Jadon Sancho is expected to become Manchester United’s new number seven.
The 20-year-old, who is poised to join the Red Devils in a deal worth up to £110 million from Borussia Dortmund, will take the club’s iconic number currently occupies by Alexis Sanchez.
Sanchez is on the brink of sealing a permanent move to Inter Milan which, in turn, will free up the funds required to sign Sancho.
Sanchez was earning a staggering £350,000 a week basic at Old Trafford, although add-ons, bonuses and image rights meant that figure had the potential to reach a staggering £560,000 a week.
Sancho, on the other hand, will earn £220,000 a week – making him United’s fourth-highest earner.
As Sancho closes in on his move to Old Trafford, let’s look back at every United No. 7 of the Premier League era, and attempt to rank them in order from worst to best.
8. Alexis Sanchez
An unmitigated disaster of a signing.
Sanchez was arguably the best player in the Premier League during his four-year spell with Arsenal but managed to score just five goals in 45 (mostly dreadful) appearances for the Red Devils.
Playing under Jose Mourinho probably didn’t help, although he hardly improved when Ole Gunnar Solskjaer took over at the end of 2018.
The amount of money United have wasted on Sanchez’s wages is, quite frankly, shameful.
7. Angel Di Maria
Another terrible big-name signing, it never really felt like Angel Di Maria truly wanted to be at Old Trafford.
The Argentine left Real Madrid in the summer of 2014 after Los Blancos signed James Rodriguez, and Paris Saint-Germain was reportedly his preferred destination.
But he ended up joining United in a deal worth £59.7 million – a British record at the time – and was mostly woeful.
He showed the odd glimpse of world-class quality – including *that* beautiful chip against Leicester City – but the bad performances far outweighed the good.
6. Memphis Depay
Man Utd fans thought they’d signed the next Cristiano Ronaldo when they sealed Memphis Depay’s services from PSV Eindhoven in 2015.
But it quickly became apparent that, despite his obvious talent, Memphis lacked the required mindset to succeed at one of Europe’s biggest clubs.
Perhaps that’s no longer the case. Memphis is 26 now and would have learned an awful lot from his experience at Old Trafford.
5. Michael Owen
Michael Owen took Ronaldo’s No. 7 shirt in the summer of 2009 after completing a shock free transfer to Old Trafford.
The former Liverpool star immediately endeared himself to United fans by scoring one of the club’s most memorable goals of the Premier League era – *that* winner in a 4-3 win over local rivals Manchester City.
He also scored a Champions League hat-trick against Wolfsburg and left Old Trafford with Premier League, League Cup and Community Shield winners’ medals.
4. Antonio Valencia
Unlike one or two others on this list, Antonio Valencia can hold his head up high and say he gave his all for Manchester United.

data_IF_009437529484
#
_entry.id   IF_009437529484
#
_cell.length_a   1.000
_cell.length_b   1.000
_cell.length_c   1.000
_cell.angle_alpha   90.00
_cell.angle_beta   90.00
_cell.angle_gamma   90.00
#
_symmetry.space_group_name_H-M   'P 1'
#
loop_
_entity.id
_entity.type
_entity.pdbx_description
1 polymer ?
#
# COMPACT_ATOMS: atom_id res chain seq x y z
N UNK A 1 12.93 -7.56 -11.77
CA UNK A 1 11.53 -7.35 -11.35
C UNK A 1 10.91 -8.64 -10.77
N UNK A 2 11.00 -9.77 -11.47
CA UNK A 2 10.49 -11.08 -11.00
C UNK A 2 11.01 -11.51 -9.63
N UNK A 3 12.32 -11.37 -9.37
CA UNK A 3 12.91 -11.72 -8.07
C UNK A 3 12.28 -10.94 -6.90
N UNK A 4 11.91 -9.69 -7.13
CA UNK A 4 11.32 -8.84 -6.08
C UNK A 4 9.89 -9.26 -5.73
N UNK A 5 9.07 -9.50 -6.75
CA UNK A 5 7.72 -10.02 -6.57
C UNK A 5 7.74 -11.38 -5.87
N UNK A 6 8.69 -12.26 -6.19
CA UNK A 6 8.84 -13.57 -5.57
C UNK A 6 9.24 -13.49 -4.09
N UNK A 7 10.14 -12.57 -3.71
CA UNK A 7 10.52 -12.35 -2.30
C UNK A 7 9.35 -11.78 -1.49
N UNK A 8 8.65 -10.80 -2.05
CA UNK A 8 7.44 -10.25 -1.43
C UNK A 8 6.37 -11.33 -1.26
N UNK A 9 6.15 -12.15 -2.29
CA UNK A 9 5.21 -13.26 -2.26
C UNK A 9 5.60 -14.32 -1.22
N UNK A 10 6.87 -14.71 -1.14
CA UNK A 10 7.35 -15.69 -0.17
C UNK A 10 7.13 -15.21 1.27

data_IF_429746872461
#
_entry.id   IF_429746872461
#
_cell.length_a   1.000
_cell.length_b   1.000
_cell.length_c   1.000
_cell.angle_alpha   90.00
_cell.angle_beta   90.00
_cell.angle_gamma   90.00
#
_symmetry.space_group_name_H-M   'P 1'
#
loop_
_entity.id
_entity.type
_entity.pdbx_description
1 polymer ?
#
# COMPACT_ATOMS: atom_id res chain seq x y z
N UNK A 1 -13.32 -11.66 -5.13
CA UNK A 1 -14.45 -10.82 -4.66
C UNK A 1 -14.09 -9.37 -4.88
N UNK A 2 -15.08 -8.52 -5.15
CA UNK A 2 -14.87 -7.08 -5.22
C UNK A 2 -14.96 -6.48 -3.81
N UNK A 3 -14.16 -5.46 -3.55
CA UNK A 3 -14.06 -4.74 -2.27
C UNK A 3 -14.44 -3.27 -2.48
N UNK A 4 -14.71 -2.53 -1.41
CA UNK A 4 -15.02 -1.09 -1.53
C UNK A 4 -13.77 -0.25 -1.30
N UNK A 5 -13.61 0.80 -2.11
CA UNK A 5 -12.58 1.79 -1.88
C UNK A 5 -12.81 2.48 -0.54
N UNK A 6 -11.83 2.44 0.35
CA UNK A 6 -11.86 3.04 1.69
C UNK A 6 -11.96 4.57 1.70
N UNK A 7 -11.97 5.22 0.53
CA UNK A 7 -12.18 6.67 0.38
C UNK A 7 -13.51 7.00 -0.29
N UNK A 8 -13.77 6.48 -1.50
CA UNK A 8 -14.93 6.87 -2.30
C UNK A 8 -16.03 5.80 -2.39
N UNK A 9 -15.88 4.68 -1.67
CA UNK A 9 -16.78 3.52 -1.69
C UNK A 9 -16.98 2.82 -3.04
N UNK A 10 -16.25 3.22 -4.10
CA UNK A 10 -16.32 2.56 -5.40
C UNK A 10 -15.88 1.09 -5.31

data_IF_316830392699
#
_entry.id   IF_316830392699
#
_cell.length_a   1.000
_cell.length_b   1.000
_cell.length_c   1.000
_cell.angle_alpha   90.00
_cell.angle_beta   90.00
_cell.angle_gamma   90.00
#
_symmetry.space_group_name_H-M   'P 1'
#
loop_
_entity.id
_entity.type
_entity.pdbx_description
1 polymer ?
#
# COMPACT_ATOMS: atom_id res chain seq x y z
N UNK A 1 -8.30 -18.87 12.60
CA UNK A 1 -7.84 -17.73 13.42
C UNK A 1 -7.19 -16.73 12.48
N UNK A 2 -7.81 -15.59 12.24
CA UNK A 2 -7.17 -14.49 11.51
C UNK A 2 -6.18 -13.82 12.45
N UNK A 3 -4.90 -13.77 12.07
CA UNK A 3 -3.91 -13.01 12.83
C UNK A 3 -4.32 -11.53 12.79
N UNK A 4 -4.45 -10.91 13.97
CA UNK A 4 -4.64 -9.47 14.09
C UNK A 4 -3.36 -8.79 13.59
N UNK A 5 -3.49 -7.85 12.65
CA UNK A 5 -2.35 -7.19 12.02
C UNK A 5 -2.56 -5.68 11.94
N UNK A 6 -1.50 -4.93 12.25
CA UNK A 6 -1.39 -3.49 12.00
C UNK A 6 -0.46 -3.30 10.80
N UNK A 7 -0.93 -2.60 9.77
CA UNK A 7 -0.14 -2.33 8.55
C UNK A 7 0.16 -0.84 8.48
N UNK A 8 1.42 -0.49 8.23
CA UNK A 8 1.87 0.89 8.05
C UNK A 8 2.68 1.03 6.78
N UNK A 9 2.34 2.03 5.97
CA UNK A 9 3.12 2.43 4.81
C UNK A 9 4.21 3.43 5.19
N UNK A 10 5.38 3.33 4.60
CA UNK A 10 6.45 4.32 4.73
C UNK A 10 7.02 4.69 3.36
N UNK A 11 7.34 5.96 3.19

The Ecuador international played 339 games for the Premier League giants, scoring 25 goals, and also captained the club towards the end of his 10-year tenure.
Valencia arrived as an attacking winger and left as a defensive-minded right-back.
3. David Beckham
Make no mistake about it: even though David Beckham is incredibly famous, he was also a top-class footballer.
The former England captain, who is arguably the best set-piece taker of all time, scored 85 goals in 394 games for United – the club he supported as a boy – and won a host of major honours before joining Real Madrid in 2003.
Beckham probably would have spent most – if not all – of his career at the Theatre of Dreams if he hadn’t fallen out with Sir Alex Ferguson.
United’s loss was Madrid’s gain, although the Red Devils did sign Ronaldo as a replacement.
2. Eric Cantona
You can’t overstate how important Eric Cantona was to Man Utd during his unforgettable five-year spell at Old Trafford.
The mercurial Frenchman inspired Sir Alex Ferguson’s side to four Premier League titles and two FA Cups.
United fans regard him as one of the club’s greatest ever players and still proudly chant his name at games today, more than 20 years since he stunned the world by retiring aged just 30.
1. Cristiano Ronaldo
Even though he was obviously brilliant for Man Utd, putting Ronaldo top of this list above Cantona wasn’t easy – especially when you remember that the Portuguese forward was very inconsistent during his first three seasons at Old Trafford.
That said, he was on a totally different level to any other player either at Man Utd or the Premier League as a whole between 2006-2009.
Ronaldo inspired United to three consecutive Premier League titles (2006-07, 2007-08 and 2008-09) and the Champions League in 2008.
He also became the first Man Utd player to win the coveted Ballon d’Or award since George Best (another legendary No. 7) back in 1968.
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